Freedom of Information (FOI)
Everyone in Australia has a right to access government documents, with some exceptions, under the Freedom of Information Act 1982 (Cth). This includes:
- a person’s own documents, for example visa applications
- information about administrative decision-making, service delivery and policy-making.
What you cannot get
Under the FOI laws, some documents do not have to be provided. Relevantly, these include documents that affect national security, defence or international relations, Cabinet documents, or documents that disclose commercially valuable information. However, an agency or minister may decide to disclose these documents.
The government can also refuse to disclose certain kinds of information if it is against the public interest. They must balance factors set out in the FOI Act, but cannot consider any embarrassment to or loss of confidence in the government or misunderstanding.
Some agencies do not have to produce documents. These are mainly intelligence agencies or organisations, and the Auditor-General.
What you can access under FOI (Office of the Australian Information Commissioner)
How to access information (Office of the Australian Information Commissioner)
Freedom of information (Department of Home Affairs)
You may be able to get personal information simply by asking the responsible Department.
Government departments and agencies are required to publish a wide range of information on their websites. This includes general information about the department or agency, operational information, annual reports, budget statements, consultation papers, contracts and tenders, and corporate policies.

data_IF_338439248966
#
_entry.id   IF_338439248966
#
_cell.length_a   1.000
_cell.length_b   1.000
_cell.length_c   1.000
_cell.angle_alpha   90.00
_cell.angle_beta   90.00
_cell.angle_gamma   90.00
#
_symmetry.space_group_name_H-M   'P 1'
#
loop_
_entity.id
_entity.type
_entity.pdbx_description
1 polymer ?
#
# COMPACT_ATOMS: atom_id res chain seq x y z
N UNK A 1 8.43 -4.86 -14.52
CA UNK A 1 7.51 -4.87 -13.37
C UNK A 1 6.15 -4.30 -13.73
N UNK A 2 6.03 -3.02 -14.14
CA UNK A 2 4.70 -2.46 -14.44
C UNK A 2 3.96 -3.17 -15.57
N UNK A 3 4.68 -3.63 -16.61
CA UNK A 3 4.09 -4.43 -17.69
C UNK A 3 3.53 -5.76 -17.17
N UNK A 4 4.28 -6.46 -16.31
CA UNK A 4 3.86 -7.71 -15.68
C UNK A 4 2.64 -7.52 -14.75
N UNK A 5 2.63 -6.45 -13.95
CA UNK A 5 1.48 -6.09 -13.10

Government departments also publish a wide range of other material.
Most of the Department of Home Affairs’ policies are published on LEGENDCom. You can access this if you have an ImmiAccount, or through subscribing to the database. The database can be accessed for free at the National Library of Australia, State libraries, or through publicly funded universities. The Department often refuses applications for freedom of information if the material is published on LEGENDCom.
Past freedom of information requests
If a government agency has disclosed information after an FOI request, they must publish this information on a FOI disclosure log on their website.
The website Right to Know also publishes information that has been disclosed to others making an FOI request, if the request is made through the website. This database is searchable, and you can filter requests, search by keywords and follow certain departments or agencies.
This website is also helpful because you can see the kinds of requests that are unsuccessful, and the reasons why they are unsuccessful, to help you make a better freedom of information request.
How to make a request
Under the FOI Act, all you need to do is ask for the information in writing, provide a physical or electronic address, give enough information for the government to identify the documents, and say you are asking under the FOI Act.